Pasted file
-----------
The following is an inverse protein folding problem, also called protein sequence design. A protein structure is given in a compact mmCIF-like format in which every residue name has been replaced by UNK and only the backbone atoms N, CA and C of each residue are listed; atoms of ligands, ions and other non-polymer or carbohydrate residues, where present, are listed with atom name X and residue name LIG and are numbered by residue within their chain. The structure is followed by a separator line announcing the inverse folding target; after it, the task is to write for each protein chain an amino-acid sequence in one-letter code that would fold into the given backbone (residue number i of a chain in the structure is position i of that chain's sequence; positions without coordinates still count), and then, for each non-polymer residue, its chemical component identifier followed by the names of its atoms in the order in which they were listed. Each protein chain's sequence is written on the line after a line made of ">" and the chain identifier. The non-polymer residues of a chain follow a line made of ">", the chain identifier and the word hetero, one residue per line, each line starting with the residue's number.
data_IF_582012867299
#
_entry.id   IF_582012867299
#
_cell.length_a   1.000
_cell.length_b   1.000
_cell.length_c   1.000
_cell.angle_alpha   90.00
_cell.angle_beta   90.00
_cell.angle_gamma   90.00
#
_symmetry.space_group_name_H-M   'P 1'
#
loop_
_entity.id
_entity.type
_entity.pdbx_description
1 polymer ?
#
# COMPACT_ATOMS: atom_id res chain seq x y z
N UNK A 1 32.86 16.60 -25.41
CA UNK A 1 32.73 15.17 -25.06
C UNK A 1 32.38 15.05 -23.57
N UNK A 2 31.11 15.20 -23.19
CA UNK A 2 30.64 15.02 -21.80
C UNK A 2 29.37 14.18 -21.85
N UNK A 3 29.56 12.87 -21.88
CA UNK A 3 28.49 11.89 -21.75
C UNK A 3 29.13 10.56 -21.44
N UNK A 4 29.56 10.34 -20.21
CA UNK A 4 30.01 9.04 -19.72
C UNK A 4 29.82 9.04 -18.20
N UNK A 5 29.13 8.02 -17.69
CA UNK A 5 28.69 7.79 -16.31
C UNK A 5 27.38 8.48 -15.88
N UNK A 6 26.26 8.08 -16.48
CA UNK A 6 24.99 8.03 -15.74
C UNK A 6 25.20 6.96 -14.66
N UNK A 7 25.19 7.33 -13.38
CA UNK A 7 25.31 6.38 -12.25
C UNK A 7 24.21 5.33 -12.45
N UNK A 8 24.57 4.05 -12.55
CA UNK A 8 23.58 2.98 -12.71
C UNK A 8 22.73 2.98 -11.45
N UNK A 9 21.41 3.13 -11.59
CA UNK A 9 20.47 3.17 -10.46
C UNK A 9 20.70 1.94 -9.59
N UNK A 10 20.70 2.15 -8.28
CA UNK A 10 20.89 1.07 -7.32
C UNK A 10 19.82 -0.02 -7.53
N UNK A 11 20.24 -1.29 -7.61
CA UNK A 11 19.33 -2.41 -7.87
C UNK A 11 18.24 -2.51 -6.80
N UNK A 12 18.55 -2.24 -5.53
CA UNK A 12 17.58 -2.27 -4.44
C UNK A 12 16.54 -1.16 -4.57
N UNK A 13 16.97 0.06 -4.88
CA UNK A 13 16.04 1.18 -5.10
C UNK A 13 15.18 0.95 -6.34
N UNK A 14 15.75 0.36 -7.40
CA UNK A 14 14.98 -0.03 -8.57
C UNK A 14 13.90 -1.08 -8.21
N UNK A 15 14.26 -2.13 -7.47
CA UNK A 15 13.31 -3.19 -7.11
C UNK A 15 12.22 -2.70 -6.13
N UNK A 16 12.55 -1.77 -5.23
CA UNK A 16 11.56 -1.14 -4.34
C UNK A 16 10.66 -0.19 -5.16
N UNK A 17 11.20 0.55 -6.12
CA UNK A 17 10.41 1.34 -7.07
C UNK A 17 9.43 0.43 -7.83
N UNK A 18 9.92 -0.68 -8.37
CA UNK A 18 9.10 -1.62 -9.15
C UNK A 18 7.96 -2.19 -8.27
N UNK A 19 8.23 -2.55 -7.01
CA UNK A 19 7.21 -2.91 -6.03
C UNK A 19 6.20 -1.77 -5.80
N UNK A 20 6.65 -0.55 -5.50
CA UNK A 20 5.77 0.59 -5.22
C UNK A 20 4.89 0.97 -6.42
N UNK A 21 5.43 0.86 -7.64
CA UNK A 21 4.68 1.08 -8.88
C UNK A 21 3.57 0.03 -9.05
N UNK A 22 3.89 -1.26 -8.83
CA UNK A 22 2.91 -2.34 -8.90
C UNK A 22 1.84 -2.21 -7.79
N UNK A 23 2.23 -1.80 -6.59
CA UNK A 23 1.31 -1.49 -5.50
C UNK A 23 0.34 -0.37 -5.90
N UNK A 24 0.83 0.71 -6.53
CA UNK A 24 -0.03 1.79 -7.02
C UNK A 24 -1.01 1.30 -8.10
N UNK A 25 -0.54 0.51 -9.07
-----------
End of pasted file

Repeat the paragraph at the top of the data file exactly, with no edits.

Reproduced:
The following is an inverse protein folding problem, also called protein sequence design. A protein structure is given in a compact mmCIF-like format in which every residue name has been replaced by UNK and only the backbone atoms N, CA and C of each residue are listed; atoms of ligands, ions and other non-polymer or carbohydrate residues, where present, are listed with atom name X and residue name LIG and are numbered by residue within their chain. The structure is followed by a separator line announcing the inverse folding target; after it, the task is to write for each protein chain an amino-acid sequence in one-letter code that would fold into the given backbone (residue number i of a chain in the structure is position i of that chain's sequence; positions without coordinates still count), and then, for each non-polymer residue, its chemical component identifier followed by the names of its atoms in the order in which they were listed. Each protein chain's sequence is written on the line after a line made of ">" and the chain identifier. The non-polymer residues of a chain follow a line made of ">", the chain identifier and the word hetero, one residue per line, each line starting with the residue's number.